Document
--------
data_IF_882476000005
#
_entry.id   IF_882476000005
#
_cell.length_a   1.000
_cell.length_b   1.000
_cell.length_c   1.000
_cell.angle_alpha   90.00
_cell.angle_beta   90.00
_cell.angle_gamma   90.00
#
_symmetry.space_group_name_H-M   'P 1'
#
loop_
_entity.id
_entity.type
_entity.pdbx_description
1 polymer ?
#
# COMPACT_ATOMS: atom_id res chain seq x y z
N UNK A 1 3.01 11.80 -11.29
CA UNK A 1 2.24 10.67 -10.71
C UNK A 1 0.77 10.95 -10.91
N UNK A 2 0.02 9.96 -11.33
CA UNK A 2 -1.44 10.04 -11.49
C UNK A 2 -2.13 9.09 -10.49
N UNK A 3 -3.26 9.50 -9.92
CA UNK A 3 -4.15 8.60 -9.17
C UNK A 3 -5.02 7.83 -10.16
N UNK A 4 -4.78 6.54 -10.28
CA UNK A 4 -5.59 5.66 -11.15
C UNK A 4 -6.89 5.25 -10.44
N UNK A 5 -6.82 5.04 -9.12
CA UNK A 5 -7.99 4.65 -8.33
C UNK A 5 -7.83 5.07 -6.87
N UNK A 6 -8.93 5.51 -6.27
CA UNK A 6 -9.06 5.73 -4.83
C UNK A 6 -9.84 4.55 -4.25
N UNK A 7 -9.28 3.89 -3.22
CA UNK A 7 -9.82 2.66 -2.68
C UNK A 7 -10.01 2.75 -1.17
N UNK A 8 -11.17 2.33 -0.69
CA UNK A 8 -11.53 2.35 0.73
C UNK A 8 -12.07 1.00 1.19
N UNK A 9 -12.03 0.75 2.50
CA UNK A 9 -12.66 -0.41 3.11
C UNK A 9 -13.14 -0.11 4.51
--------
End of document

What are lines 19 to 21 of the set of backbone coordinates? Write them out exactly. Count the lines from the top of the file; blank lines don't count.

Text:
#
# COMPACT_ATOMS: atom_id res chain seq x y z
N UNK A 1 3.01 11.80 -11.29